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Howlett Clarke Wins Landlord and Tenant Dispute

In a recent application to the First Tier Tribunal for the appointment of a manager for a local block of flats we had the manager successfully appointed. The Freeholder, who has failed to contribute to the maintenance and management of the building for many years, decided not to represent himself in the Tribunal proceedings. A previous manager was appointed by the First Tier Tribunal in 2014, she decided to retire before her term could be renewed; her term was completely frustrated by the Freeholder’s inaction.

We submitted very persuasive witness statements from the head tenant on the state of disrepair of the building and also from our Martina McKay on a history of the matter to the present day.  At the Tribunal hearing the Tenants were represented by Counsel who put forward a very persuasive argument to emphasise the need to clarify the extent of the manager’s liabilities upon appointment and the importance for the order to permit the manager to manage and collect the rent from Freeholders tenancies on his flats. Although this would be an unusual ruling for the First Tier Tribunal, precedence in the cases of Maunder Taylor and Queensbridge Investments Ltd v Lodge  was cited in support.

It was presented to the Tribunal that the reasons this order was sought were:

  • There was a need to ensure that the manager would be free to perform his functions and collect funds by way of rent to progress the repairs required to the building quickly.
  • The circumstances of this case bore a close resemblance to the Queensbridge Investments case; this was an exceptional case that necessitated imposition of extensive terms that took management functions away from Freeholder.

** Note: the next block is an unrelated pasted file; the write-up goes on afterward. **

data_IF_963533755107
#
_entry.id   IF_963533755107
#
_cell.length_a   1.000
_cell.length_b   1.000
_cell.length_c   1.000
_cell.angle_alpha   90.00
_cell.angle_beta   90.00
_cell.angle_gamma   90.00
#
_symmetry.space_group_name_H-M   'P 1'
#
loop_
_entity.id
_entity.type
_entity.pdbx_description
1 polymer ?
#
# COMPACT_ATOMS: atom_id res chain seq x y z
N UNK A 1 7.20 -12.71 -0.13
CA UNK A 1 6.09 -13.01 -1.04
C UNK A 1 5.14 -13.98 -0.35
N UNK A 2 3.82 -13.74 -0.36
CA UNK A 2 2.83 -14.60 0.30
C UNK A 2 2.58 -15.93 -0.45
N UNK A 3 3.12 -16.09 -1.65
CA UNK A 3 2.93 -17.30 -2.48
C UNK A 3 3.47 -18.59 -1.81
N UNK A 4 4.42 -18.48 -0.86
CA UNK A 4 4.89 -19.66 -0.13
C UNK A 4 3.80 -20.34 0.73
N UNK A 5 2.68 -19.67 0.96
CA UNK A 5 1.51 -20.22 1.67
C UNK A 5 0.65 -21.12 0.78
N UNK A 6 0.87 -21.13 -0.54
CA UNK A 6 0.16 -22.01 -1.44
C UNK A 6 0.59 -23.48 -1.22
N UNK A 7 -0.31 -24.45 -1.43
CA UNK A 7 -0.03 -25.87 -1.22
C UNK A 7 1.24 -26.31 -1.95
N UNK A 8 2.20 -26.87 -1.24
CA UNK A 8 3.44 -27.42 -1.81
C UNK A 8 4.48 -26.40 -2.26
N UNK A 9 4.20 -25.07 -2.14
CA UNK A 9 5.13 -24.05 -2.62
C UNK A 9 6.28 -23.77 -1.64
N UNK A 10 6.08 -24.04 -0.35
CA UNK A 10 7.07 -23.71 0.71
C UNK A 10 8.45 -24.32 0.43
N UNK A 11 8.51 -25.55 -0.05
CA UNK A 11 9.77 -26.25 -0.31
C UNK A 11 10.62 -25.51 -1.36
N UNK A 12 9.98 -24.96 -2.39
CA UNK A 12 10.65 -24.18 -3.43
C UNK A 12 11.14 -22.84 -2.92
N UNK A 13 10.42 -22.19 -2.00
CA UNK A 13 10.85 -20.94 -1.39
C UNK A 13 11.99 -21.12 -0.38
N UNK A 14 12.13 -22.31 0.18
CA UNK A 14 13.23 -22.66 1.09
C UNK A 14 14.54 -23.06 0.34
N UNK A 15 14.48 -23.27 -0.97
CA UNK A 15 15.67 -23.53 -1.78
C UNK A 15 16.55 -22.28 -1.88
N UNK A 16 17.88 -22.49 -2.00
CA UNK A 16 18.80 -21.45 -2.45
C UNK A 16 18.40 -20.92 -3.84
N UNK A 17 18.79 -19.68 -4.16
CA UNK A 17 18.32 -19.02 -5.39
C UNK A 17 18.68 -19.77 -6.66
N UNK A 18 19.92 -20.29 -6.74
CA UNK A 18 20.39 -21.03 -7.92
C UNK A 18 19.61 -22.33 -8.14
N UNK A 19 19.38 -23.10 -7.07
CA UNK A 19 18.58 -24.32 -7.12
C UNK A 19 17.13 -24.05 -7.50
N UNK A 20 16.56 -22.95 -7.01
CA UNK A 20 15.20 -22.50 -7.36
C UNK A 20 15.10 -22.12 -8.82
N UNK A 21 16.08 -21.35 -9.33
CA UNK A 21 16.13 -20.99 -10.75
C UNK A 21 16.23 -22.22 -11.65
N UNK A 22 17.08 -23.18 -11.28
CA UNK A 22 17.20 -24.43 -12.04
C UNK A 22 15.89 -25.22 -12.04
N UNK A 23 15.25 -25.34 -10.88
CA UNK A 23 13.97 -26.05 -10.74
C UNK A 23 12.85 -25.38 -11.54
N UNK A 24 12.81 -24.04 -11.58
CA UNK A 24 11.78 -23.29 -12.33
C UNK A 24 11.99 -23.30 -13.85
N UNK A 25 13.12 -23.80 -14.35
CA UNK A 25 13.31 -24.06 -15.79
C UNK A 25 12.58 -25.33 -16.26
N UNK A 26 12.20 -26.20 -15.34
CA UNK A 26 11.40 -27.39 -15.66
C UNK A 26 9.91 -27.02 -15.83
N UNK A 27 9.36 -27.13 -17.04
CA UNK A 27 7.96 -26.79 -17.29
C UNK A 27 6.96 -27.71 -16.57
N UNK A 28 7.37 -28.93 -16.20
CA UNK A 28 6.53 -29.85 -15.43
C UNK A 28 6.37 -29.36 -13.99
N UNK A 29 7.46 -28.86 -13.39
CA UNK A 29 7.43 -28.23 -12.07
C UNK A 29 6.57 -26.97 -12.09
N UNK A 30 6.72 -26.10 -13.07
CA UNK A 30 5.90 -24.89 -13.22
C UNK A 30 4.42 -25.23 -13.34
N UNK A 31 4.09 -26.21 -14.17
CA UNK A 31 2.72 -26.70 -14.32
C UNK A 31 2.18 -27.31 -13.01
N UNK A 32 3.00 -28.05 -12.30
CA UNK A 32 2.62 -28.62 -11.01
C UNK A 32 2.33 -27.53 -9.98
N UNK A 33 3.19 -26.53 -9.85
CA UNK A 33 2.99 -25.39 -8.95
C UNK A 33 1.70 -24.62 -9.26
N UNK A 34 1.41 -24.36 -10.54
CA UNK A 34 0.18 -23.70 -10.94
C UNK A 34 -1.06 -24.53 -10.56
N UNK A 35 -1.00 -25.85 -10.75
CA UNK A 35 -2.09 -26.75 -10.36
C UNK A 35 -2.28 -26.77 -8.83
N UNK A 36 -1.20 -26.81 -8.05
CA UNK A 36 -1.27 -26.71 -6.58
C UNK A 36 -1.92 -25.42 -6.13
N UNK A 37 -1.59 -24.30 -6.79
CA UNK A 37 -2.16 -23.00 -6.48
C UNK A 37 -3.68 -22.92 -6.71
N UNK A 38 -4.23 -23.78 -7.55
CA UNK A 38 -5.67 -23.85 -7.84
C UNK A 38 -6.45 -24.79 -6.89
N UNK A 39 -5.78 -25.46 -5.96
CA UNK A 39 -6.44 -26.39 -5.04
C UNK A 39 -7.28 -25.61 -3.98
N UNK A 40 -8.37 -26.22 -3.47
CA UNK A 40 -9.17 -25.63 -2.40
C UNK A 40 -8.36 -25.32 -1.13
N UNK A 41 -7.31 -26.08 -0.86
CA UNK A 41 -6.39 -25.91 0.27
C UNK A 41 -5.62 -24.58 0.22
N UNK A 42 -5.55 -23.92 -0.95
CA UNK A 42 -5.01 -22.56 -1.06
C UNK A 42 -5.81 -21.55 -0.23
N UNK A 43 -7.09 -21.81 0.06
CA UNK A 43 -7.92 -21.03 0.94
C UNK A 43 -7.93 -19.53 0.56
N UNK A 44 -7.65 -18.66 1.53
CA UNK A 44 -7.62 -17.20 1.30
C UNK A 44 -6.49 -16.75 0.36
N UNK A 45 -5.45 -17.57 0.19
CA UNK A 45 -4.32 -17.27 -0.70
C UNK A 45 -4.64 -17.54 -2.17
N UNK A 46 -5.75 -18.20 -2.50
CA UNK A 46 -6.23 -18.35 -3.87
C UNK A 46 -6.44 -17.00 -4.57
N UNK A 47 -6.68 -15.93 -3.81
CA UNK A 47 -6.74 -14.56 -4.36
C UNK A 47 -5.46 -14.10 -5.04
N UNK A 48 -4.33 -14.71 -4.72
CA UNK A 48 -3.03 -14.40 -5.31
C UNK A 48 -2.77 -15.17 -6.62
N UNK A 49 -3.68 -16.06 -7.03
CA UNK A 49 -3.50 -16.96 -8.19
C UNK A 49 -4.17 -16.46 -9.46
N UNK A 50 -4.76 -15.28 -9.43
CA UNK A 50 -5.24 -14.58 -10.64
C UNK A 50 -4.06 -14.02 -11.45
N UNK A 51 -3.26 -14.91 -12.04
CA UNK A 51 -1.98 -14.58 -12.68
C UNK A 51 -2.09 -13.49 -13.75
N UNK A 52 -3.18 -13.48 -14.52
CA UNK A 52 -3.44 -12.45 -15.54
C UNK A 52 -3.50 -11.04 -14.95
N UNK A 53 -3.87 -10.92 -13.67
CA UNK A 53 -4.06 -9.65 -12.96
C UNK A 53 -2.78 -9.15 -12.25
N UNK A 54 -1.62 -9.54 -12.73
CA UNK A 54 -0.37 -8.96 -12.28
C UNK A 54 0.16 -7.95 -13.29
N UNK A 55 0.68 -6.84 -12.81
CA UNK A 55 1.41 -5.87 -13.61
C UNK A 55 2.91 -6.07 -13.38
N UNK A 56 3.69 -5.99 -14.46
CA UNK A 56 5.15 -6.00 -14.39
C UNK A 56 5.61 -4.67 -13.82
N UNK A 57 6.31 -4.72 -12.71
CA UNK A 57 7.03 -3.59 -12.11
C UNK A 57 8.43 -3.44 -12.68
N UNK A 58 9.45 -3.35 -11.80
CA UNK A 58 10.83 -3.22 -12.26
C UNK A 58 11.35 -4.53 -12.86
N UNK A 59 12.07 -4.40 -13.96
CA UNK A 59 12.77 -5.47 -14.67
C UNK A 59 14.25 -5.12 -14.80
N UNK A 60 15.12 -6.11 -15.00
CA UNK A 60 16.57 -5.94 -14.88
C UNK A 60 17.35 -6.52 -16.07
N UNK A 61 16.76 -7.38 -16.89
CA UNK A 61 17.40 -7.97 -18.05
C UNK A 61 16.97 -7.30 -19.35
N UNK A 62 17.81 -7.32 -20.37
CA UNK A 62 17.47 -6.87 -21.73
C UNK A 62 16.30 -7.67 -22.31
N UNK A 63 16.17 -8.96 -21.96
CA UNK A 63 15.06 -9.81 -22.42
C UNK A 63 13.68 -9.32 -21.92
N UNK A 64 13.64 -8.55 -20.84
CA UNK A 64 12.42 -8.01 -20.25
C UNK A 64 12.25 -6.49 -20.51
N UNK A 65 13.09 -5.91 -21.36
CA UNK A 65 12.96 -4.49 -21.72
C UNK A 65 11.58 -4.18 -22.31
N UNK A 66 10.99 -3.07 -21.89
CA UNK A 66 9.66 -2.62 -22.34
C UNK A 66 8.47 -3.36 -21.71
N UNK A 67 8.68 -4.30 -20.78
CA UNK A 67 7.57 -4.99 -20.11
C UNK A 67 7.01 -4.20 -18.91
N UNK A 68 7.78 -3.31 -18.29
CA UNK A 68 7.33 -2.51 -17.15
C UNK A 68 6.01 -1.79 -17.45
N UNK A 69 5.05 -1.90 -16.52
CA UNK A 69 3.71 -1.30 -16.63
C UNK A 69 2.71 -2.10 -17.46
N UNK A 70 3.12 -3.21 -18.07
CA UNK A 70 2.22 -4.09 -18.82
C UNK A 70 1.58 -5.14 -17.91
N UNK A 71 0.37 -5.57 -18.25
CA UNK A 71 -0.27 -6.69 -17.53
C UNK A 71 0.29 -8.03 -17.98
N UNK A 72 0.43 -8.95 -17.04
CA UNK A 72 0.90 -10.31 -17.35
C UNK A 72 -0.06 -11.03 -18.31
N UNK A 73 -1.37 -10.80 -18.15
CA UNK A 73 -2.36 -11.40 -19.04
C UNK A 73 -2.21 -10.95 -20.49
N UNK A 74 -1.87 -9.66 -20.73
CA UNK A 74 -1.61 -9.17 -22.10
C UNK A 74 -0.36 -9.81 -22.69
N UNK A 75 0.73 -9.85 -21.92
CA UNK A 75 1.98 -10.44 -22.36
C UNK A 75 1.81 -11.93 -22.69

• Such an order was not the draconian measure it might appear and would, in fact, be in all parties’ interest. The alternative would be to pursue the Freeholder in the county court for his contribution, which would incur considerable delay and upfront legal costs to the Applicants for which the Freeholder would ultimately be liable.
  • The case of Maunder Taylor highlighted the broad scope of the power under s 24 and the need for the scheme to ensure that an appointed manager is able to collect the funds necessary to carry out the necessary works.
  • The Freeholder’s witness statement from the previous proceedings in 2014 shows that he himself envisaged, expected, even wanted the rental income from his flats to be used to finance his contribution.

At conclusion of the hearing the Tribunal was content to grant the powers sought to enable the Manager to manage the tenancies. The Chairman stated that whilst the order was unusual the Tribunal was persuaded by the arguments advanced, particularly the emphasis on the order being in the interest of all parties and the consideration that without the order, no works were likely to get going anytime soon.

A very successful outcome for our clients.

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